“He subsequently lost his job, but over the past few years he managed to pay off £3,500.
“He received a notice from the bank saying it had now sent the debt to a collection agency, and when he looked at the figures, which no doubt included the collection agency’s fees, he learned that he had only paid £150 off the loan.
“His view was that this was utterly unfair, and, clearly in a state of some upset, he decided to take it out on the windows.”
The court heard that due to the imposition of extra costs, the loan has now increased to £9,500, and the former security guard, who is struggling to prevent his home being repossessed, has found himself in a “cycle of poverty”.
Source – Shields Gazette, 04 Aug 2014
> Yet another case of benefit sanctions leading to crime…
A woman went stole items from the same South Tyneside store as she was struggling for cash following a benefits sanction.
Sarah Stanton snatched DVDs worth a total of nearly £145 during three raids at WH Smith in King Street, South Shields.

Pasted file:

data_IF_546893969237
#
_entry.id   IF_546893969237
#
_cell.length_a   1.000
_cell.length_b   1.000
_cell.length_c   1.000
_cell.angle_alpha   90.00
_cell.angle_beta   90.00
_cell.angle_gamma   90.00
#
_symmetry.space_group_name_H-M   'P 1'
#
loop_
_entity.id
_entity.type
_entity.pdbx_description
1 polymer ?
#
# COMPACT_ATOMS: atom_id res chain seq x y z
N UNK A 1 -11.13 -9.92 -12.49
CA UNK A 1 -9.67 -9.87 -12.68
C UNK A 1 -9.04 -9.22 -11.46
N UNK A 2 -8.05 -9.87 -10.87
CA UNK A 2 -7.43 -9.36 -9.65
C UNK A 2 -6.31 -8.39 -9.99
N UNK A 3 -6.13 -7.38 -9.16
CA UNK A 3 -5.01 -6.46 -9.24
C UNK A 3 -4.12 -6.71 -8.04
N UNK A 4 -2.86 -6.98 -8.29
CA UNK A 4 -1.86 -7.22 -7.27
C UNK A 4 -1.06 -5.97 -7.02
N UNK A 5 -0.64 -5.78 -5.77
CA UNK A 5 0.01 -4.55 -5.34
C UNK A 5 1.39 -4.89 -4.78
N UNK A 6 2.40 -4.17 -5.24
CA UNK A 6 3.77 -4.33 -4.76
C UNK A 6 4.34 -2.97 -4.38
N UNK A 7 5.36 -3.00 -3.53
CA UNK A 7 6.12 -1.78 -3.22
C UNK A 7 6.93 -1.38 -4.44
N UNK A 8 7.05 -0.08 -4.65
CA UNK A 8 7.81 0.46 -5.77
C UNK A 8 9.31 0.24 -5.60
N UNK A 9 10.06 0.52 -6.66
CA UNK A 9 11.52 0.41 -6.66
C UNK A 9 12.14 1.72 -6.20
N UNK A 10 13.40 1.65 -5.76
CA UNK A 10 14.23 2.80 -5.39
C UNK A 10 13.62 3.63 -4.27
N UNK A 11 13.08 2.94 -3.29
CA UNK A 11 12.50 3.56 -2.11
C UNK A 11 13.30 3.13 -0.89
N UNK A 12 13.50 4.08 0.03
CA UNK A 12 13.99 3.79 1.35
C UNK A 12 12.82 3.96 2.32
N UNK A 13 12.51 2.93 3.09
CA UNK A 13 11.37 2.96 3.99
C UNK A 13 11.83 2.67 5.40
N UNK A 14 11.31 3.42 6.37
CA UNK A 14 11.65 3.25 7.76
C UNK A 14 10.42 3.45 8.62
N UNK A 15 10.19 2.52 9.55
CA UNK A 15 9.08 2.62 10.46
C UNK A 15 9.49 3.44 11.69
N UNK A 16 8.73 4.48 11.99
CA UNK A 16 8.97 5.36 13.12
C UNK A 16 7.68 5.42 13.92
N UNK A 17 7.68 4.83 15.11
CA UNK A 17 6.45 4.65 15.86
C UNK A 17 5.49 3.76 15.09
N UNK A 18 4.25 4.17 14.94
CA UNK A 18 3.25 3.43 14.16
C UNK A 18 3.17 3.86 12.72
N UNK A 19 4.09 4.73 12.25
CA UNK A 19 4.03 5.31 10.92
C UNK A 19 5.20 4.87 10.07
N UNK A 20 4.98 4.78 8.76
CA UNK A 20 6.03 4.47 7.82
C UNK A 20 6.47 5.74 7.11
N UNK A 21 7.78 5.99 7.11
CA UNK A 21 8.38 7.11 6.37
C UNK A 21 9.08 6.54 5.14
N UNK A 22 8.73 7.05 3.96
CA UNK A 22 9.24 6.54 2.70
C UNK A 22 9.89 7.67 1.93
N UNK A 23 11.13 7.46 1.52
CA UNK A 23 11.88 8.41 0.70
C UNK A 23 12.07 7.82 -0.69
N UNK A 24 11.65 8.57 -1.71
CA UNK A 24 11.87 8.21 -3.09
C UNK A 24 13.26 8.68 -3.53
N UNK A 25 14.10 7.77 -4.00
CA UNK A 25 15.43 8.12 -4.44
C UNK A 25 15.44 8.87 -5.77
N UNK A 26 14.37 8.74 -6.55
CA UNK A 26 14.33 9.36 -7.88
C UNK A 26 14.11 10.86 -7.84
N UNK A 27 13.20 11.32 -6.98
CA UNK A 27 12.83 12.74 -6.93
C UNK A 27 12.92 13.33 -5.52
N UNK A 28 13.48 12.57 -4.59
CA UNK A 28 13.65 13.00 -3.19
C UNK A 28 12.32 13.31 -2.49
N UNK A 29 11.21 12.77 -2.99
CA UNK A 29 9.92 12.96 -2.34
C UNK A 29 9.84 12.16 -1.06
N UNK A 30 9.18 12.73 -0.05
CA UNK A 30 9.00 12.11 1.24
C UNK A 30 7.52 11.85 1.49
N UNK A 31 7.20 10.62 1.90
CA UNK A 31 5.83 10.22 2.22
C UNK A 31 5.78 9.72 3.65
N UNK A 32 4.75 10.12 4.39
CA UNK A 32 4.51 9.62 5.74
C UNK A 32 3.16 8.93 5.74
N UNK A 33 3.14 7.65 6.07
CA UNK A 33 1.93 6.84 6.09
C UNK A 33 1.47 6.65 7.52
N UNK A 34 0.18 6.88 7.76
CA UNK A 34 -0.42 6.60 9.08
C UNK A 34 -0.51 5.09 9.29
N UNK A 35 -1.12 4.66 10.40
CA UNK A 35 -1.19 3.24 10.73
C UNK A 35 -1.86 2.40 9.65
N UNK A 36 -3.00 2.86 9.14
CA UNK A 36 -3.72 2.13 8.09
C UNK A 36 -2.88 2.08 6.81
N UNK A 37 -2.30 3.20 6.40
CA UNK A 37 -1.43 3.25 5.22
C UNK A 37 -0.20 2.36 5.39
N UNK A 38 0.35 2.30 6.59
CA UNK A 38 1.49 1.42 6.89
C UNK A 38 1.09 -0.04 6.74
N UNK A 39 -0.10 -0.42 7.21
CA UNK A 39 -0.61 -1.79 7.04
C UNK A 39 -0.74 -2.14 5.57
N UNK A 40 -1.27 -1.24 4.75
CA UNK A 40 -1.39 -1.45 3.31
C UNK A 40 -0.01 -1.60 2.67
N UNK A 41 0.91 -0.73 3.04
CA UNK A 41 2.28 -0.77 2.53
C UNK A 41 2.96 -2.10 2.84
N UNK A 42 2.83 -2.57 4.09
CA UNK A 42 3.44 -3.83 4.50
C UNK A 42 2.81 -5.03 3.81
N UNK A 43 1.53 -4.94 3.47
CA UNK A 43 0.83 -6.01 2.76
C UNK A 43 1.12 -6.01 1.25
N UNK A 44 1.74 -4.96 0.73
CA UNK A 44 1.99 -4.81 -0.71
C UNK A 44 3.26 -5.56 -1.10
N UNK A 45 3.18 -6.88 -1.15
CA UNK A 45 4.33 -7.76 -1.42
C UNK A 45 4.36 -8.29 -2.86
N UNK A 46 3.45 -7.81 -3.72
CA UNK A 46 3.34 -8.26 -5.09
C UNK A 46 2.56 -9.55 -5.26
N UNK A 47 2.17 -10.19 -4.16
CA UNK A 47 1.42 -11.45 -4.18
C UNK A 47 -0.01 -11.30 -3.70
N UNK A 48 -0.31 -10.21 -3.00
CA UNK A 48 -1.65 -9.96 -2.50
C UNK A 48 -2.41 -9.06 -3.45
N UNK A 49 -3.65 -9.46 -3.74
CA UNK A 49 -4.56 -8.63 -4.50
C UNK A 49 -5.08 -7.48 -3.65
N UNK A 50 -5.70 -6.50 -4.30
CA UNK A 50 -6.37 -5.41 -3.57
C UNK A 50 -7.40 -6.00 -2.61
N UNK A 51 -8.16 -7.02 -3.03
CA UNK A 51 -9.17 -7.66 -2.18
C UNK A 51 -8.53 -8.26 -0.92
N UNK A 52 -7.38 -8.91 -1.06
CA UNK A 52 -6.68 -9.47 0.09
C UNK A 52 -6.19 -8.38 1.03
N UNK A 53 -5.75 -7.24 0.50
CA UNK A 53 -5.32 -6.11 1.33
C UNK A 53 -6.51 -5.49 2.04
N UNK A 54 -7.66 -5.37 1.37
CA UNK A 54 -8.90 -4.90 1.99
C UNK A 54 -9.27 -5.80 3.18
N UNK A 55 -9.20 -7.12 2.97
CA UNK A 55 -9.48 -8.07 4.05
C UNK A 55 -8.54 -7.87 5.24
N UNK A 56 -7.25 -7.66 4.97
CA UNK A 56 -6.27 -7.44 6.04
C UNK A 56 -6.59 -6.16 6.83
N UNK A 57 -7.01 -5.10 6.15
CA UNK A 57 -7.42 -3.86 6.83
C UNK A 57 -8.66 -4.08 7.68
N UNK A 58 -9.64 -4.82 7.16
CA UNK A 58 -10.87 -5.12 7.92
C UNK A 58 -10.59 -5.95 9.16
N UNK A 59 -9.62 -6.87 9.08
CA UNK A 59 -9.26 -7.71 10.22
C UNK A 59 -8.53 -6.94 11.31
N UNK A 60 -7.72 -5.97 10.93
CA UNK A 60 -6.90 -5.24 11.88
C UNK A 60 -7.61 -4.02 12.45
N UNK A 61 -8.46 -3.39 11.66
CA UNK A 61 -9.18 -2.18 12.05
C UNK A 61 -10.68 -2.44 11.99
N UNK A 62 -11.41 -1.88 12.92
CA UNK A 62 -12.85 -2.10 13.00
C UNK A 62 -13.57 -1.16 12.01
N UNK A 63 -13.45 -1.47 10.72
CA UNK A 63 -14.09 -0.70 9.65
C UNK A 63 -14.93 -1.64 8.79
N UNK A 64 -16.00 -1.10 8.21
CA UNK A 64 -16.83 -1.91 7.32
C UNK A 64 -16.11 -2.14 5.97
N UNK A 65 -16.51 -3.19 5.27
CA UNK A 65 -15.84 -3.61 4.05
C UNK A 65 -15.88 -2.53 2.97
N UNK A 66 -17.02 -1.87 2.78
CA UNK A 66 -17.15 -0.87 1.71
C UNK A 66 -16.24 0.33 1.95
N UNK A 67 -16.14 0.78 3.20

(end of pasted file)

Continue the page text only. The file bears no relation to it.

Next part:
The 27-year-old admitted three counts of shop theft at South Tyneside Magistrates’ Court.
Stanton, of Craster Avenue, Shiremoor, North Tyneside, carried out the thefts on Wednesday, March 26, Saturday, April 5 and Monday, April 7.
She stole a DVD box set and a Blu-Ray disc worth £54.98 in the first offence, took DVDs valued at £60 during the second theft and DVDs worth £30 in the final offence.
Jonathan Moore, prosecuting, said: “The thefts were from WH Smith in King Street.
“On Saturday, April 5, a store manager on duty did a check at 3.40pm and noticed a Game of Thrones DVD was missing.
“CCTV was viewed and a female was seen selecting DVDs worth £60 and left without making any attempt to pay.”
On April 8, Stanton was again spotted on CCTV taking more DVDs on footage from the day previous.
She was arrested while selling on the DVDs at another store in the town.
When arested, she also admitted the first theft from March 26.
Paul Kennedy, defending, said: “At the time this lady had her benefits sanctioned. She didn’t have any money and was living at a friend’s house. She sold the items on to get money to buy food.